• In 2002 the performance for most fund of funds was 3%, with Libor at 2%, 6% in alpha and -5% beta (.20 beta * -25% loss in S&P)
    • All of this should be accomplished with an annualized volatility between 3% to 5%, a worse monthly loss between 1% to 2% and generating profitability 75% to 80% of all months
    Setting these before investing is important
  • 32. Allocation Issues
    • The decision to invest in hedge funds frequently comes down to two choices – invest directly or through a fund of fund
      • Investing directly avoids an additional layer of fees but introduces issues surrounding manager selection issues (access and return dispersion) and manager monitoring issues (disclosure and resources)
      • Investing in a fund of fund product avoids this issues but comes with an additional layer of fees
    • A common approach is to initially invest in a broad based fund of fund product then, over time and as experienced is gained, direct investments are made to multi-strategy single hedge funds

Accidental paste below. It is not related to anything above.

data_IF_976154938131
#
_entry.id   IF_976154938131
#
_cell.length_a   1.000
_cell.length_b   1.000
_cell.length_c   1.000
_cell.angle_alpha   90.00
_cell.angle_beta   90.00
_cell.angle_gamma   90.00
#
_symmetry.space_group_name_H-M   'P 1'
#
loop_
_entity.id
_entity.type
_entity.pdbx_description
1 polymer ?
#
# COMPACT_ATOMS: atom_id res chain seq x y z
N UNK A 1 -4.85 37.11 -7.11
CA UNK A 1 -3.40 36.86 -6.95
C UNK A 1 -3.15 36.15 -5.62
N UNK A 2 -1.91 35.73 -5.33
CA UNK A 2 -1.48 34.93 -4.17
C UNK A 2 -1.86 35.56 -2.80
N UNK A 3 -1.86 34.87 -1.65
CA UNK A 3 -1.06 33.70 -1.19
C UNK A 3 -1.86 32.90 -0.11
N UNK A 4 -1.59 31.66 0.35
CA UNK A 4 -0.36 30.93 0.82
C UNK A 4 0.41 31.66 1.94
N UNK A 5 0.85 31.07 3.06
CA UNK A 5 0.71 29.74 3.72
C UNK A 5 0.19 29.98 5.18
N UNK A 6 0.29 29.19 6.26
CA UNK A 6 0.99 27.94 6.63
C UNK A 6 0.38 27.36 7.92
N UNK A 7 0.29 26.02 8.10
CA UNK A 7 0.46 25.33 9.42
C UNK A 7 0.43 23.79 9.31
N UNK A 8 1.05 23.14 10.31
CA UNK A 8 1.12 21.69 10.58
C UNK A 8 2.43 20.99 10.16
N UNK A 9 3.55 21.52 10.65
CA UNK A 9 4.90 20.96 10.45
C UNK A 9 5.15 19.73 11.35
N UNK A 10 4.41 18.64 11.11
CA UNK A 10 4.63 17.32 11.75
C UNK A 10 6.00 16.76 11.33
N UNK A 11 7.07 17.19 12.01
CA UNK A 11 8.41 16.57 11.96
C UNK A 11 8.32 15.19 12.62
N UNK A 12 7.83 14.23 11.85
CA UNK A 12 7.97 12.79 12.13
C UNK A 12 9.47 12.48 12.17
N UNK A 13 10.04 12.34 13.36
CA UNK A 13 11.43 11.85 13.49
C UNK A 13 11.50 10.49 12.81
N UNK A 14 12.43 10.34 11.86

• This model is frequently referred to as ‘core-satellite’, with the fund of funds representing the core 75% to 80% allocation while the satellite direct investments make up the balance
    • The ultimate decision is as unique as the individual plan sponsors business model and needs
  • 33. Conclusion
    • Broad based hedge fund portfolios belong in any investment portfolio due to the unique role they perform when combined with traditional asset classes
      • Non-correlated sources of alpha benefit any portfolio, and should always be incorporated, no matter what their source (hedge funds, real estate, private equity, timber etc)
    • Opportunities will continue to exist
      • The ability to perform regulatory arbitrage and lock up money is a key component in capturing alpha
      • Existing financial markets will inevitably grow in tandem with real economies and new strategies develop to exploit dislocations
    • Given these factors, the most logical question is not whether to invest or not but what are the appropriate allocation levels to make to a traditional portfolio